*Please see ‘Health Ministry data and discrepancies’ below

ALSO READ: Coronavirus in Spain full update (18 April)

Spanish Prime Minister Pedro Sánchez answering questions from the media via video following his TV address on 18 April 2020. (Pool Moncloa / Borja Puig de la Bellacasa)


Children to be allowed out from 27 April

In a televised address on Saturday evening regarding the planned new extension of the country’s lockdown until 9 May, Spanish Prime Minister Pedro Sánchez also announced that children across Spain will have the opportunity to leave the confinement of their homes from 27 April onwards. Specific details of where children will be allowed to go and how often, however, are yet to be announced. Schools will remain closed in Spain.

On Friday, the Catalan government had said it would be considering allowing children to leave home during limited time slots in Catalonia ‘within 10 days’, accompanied by parents, whilst keeping the minimum safety distance of two metres between people on the street, and with face masks compulsory for all people aged over three.

Any decision on lifting restrictions for children in Catalonia ahead of 27 April, however, would have also required authorisation from the Spanish government.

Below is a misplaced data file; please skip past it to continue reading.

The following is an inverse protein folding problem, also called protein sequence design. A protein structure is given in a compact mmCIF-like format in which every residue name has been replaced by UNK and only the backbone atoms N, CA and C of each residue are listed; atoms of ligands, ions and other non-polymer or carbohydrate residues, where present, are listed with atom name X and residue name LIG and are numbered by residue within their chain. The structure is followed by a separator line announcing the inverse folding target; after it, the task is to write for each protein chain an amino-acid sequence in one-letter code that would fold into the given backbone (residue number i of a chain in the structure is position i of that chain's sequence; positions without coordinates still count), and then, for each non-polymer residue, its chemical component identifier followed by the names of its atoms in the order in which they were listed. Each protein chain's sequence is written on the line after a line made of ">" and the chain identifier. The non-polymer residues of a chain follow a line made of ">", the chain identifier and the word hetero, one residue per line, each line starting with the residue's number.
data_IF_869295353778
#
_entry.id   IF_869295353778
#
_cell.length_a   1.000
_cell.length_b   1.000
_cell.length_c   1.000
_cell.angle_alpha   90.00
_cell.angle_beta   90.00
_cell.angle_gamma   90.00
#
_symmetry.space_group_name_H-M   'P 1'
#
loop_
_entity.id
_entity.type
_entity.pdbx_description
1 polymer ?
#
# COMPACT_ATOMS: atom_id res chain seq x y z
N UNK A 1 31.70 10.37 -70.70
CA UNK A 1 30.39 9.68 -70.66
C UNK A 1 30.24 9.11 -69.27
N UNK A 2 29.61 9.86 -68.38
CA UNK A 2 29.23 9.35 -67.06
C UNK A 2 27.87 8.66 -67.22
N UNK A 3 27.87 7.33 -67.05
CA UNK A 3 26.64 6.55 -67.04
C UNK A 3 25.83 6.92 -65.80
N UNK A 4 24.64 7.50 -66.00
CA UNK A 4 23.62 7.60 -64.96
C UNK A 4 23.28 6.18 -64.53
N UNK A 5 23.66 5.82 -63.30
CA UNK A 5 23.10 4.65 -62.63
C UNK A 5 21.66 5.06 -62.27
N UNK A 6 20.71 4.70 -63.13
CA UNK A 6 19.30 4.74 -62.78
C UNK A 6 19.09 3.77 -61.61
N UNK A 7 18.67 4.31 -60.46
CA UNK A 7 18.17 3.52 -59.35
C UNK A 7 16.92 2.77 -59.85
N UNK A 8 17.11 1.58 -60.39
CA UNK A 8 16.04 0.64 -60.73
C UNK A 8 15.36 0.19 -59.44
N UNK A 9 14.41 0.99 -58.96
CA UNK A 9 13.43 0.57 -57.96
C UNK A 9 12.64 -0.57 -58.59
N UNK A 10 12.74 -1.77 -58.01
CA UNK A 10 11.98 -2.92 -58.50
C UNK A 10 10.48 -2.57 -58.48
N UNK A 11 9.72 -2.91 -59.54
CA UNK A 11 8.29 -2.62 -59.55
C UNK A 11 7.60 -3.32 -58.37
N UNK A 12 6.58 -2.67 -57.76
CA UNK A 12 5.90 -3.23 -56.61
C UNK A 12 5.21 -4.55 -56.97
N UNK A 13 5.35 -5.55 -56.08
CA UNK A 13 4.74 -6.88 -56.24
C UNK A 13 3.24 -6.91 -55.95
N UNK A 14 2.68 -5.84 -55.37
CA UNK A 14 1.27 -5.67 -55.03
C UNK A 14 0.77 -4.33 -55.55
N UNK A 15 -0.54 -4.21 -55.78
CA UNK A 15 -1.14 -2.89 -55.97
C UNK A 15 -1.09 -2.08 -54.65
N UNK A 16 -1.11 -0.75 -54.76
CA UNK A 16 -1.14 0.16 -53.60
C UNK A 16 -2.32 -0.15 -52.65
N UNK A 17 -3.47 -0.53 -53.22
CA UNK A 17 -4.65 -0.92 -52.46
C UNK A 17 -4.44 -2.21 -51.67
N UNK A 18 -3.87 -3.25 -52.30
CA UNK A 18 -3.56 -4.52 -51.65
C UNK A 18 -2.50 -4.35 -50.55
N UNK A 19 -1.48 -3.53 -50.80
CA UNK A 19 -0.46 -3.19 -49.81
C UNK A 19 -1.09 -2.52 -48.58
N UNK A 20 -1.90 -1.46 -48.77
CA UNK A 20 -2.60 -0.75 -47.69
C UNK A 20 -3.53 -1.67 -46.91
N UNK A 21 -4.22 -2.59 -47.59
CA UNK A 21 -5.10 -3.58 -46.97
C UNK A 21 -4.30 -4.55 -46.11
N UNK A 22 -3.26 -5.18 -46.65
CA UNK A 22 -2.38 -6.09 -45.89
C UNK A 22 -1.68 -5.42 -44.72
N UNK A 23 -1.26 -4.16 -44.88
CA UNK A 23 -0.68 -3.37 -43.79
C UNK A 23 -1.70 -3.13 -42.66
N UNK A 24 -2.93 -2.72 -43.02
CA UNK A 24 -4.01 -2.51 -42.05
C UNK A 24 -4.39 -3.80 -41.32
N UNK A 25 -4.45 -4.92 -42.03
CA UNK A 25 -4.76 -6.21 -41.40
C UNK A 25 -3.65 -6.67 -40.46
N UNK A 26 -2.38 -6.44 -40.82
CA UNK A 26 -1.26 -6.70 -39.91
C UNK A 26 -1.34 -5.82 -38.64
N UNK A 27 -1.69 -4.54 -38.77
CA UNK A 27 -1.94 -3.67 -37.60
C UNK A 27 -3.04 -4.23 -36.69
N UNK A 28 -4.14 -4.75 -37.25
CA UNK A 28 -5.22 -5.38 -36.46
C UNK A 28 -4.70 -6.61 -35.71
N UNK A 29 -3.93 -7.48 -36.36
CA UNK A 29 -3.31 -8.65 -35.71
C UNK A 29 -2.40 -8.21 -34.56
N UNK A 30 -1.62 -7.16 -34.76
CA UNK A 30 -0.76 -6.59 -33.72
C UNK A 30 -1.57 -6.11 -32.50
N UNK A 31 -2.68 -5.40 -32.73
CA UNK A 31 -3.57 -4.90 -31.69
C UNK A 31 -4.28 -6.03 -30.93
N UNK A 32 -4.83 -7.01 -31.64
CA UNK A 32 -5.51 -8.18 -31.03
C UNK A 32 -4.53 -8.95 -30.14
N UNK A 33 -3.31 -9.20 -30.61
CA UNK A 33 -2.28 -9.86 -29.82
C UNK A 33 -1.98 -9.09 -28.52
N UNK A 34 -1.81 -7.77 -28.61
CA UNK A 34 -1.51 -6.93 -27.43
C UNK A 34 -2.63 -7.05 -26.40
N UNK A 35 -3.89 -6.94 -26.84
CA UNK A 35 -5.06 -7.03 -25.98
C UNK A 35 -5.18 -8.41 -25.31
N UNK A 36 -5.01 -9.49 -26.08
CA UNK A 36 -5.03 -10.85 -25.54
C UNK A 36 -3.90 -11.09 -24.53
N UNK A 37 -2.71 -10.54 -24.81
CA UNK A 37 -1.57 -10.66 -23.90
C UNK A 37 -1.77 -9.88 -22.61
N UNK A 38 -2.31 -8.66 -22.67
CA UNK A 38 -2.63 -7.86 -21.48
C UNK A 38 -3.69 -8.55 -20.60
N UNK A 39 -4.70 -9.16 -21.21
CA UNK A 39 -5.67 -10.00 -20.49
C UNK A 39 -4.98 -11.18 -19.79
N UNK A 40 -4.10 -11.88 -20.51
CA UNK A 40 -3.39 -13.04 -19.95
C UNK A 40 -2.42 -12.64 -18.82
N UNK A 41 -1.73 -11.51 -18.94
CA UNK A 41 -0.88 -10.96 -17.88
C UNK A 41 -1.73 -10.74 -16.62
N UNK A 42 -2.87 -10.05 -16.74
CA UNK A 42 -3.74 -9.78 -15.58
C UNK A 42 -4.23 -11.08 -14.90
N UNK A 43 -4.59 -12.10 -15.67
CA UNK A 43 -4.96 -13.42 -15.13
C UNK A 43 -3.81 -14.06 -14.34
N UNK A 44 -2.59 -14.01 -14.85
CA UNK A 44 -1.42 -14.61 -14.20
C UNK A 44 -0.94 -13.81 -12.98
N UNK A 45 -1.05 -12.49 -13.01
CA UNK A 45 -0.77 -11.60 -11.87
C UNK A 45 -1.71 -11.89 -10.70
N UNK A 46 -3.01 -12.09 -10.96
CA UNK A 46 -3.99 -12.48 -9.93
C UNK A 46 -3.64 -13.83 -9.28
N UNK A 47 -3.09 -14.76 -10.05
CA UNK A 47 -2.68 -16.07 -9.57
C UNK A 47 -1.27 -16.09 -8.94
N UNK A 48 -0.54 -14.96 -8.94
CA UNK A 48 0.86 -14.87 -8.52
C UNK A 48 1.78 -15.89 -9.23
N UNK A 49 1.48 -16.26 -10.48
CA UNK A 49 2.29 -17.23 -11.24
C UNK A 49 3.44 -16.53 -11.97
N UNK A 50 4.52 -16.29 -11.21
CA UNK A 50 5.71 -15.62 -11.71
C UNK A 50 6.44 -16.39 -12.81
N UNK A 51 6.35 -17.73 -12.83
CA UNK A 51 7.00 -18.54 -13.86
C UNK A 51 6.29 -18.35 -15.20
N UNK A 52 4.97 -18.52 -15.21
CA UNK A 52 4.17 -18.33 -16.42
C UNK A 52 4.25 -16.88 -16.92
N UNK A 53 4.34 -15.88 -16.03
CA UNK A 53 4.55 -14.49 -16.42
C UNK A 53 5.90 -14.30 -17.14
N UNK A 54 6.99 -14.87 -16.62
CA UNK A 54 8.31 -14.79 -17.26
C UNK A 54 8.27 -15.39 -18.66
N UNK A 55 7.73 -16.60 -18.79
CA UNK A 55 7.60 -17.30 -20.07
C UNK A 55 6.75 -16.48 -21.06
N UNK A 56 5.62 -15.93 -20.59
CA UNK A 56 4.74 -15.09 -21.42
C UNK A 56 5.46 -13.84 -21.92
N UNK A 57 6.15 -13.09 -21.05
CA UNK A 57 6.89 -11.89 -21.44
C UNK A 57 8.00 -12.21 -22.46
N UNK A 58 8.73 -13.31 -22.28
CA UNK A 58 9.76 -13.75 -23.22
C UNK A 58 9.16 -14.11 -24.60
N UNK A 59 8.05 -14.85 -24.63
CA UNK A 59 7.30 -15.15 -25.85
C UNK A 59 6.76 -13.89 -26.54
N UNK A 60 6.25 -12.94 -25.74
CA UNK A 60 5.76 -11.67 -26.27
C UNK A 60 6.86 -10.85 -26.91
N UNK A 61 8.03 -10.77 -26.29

In his TV address on Saturday evening, Pedro Sánchez also said that he would be seeking official authorisation from the Spanish Congress to extend the current ‘state of alarm’ lockdown in Spain until 9 May, although there would be a ‘progressive de-escalation’ of restrictions.

ALSO READ: One day more, one day less

Sánchez, head of the socialist PSOE party, currently leads a coalition government in Spain with the left-wing Podemos group. The debate in Congress to extend the lockdown until 9 May will be held on Wednesday 22 April.

Civil protection officials preparing to hgive face masks to commuters at Sants Station in Barcelona on 14 April 2020. (Photo @emergenciescat / Twitter)

Spain is currently officially in lockdown until Sunday 26 April. The country originally commenced its lockdown for two weeks from 14 March, with measures that confined everyone to their homes apart from leaving to purchase food or medication, or to go to their place of work only if they could not perform their duties from home. These initial measures were then extended until 12 April.